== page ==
Thursday, March 26, 2015

breeding and bloodlines and a small small world

My knowledge of bloodlines and pedigree is limited, to say the least. But it's something that is slowly rising on my horizon - especially after reading about other bloggers' experiences and knowledge (The $900FB Pony recently posted about why bloodlines are important), and reading Denny Emerson's book How Good Riders Get Good. 

who wouldn't want to know more about this face?

Last September I did a little research on Isabel's pedigree and learned that her sire is Admiral Harnly, who is still owned by his breeder Ann McKay. And in fact, Ann is quite famous through the region for producing quality sport horses - Aazrak being her exceptional first stallion. 




Take a look at recent horses from Ann McKay's website if you're interested in seeing Isabel's extended family (and more than a couple doppelgangers!).


but there can ever only be one

So why am I writing about this now? One of Amanda's points in her post linked above was that Americans tend to be a bit uneducated on this subject - much to the detriment of the future of our various sports. But if you go abroad, many horsemen could tell you about any given horse's bloodlines more readily than they could say the horse's name. 


This point was high on my mind when an unassuming gentleman approached me at the schooling show last weekend (his teen daughter was riding). He asked (in what I believe was an Irish accent, but could be wrong), 'Lovely horse - what breed?' 'Ah, Arabian, eh? How old?' and 'Interesting - do you happen to know her breeding?'



Lots of people ask if she's an Arabian (like it's a novelty) - but nobody has ever asked about her breeding. Imagine my surprise when he said - 'Ah yes, Admiral! I thought so. They all look the same - chestnut, socks, blaze down to the lip. Very nice - we have a "G" horse - you know they were named alphabetically by year?' 


So this guy picked Isabel out of a crowd as an Admiral baby, and very gently poked and prodded to see if I knew it myself haha. He even asked to take a picture to send to Ann (!!!!). Obviously I said yes (but silently kicked myself for not cleaning her up better or giving her a nicer running braid... we looked slightly frazzled, to say the least). And unfortunately I failed to get his name, or tell him that we are actually trying to event (rather than putzing around the hunter ring like outcasts).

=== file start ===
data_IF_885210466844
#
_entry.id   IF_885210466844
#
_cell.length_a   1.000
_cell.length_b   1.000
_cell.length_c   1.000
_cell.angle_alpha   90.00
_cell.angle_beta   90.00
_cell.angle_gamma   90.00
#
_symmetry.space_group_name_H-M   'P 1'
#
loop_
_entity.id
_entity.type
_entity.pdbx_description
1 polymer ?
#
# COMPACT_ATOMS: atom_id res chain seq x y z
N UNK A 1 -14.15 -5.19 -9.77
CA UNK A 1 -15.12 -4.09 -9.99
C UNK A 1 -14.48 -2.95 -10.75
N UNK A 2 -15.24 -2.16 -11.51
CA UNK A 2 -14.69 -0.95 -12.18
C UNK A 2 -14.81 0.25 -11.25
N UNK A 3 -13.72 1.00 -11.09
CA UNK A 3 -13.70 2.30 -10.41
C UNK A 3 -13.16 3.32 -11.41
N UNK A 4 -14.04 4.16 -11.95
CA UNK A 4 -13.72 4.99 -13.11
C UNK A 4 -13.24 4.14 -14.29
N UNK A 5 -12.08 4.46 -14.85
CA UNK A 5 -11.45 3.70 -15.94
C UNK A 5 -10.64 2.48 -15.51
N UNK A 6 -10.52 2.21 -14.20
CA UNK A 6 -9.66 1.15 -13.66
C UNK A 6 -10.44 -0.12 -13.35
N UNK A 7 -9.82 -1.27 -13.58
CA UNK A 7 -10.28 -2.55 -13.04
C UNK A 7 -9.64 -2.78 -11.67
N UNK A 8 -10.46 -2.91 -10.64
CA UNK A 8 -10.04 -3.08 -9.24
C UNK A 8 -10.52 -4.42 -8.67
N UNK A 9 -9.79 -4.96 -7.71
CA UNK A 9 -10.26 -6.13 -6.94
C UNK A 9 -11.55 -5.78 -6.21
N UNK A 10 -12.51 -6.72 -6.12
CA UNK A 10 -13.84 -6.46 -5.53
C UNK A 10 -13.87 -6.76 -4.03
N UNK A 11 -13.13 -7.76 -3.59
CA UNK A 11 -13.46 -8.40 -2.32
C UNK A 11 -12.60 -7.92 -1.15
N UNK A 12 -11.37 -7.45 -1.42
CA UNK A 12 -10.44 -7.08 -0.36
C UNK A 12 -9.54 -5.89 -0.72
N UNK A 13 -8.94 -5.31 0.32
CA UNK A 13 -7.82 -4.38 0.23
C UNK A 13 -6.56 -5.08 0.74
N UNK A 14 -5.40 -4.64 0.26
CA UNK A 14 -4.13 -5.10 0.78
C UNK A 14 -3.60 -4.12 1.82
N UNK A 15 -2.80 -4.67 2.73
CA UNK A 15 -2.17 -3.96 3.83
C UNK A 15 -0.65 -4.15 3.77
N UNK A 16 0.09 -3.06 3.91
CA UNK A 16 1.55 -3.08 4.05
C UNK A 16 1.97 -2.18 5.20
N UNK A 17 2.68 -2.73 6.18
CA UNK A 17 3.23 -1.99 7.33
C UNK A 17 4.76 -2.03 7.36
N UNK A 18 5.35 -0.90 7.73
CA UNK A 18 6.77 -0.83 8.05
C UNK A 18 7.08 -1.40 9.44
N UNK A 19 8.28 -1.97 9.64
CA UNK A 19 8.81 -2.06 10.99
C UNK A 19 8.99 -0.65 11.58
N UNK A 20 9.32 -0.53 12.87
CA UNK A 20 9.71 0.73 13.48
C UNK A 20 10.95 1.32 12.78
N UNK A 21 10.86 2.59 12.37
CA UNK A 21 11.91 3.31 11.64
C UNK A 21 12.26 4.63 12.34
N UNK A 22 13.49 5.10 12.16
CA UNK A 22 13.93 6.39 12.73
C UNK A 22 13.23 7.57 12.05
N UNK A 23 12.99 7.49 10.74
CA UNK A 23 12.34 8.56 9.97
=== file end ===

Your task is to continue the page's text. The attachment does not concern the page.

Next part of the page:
Fast forward to the next day when Isabel and I went to the new fancy pants dressage barn for our lesson with trainer C. We arrived a bit later than intended since I missed a turn along the way, and I felt a little harried trying to get everything all set up at the trailer. 

A woman saw us and asked if I needed help. Normally I can get a little prickly at the suggestion that maybe I don't quite have things under control (not very generous of me, I know) - but I got the impression that she was asking for reasons beyond that (esp bc Isabel was standing quietly as always...). So I accepted her offer and wasn't disappointed. 


She held the mare while I tacked and immediately started asking about Isabel and her breeding. Turns out she bred Arabians for years, and had her own Arab stallion until he was 34. So she was quite familiar with Ann's program and horses (and knows a good deal more about it than I do). 




My mind was kinda blown by these two fairly similar back-to-back interactions. And while I was able to answer the most basic of questions about Isabel's pedigree (her sire), it's clear that there's much more to learn. 


We joke about Baltimore being a small town (Smaltimore) - and everyone knows the horse community can be a miniature world unto itself. So it's been really interesting to me that Isabel is actually quite recognizable in her own right. Definitely motivation to learn more about her and the breeding program that produced her sire!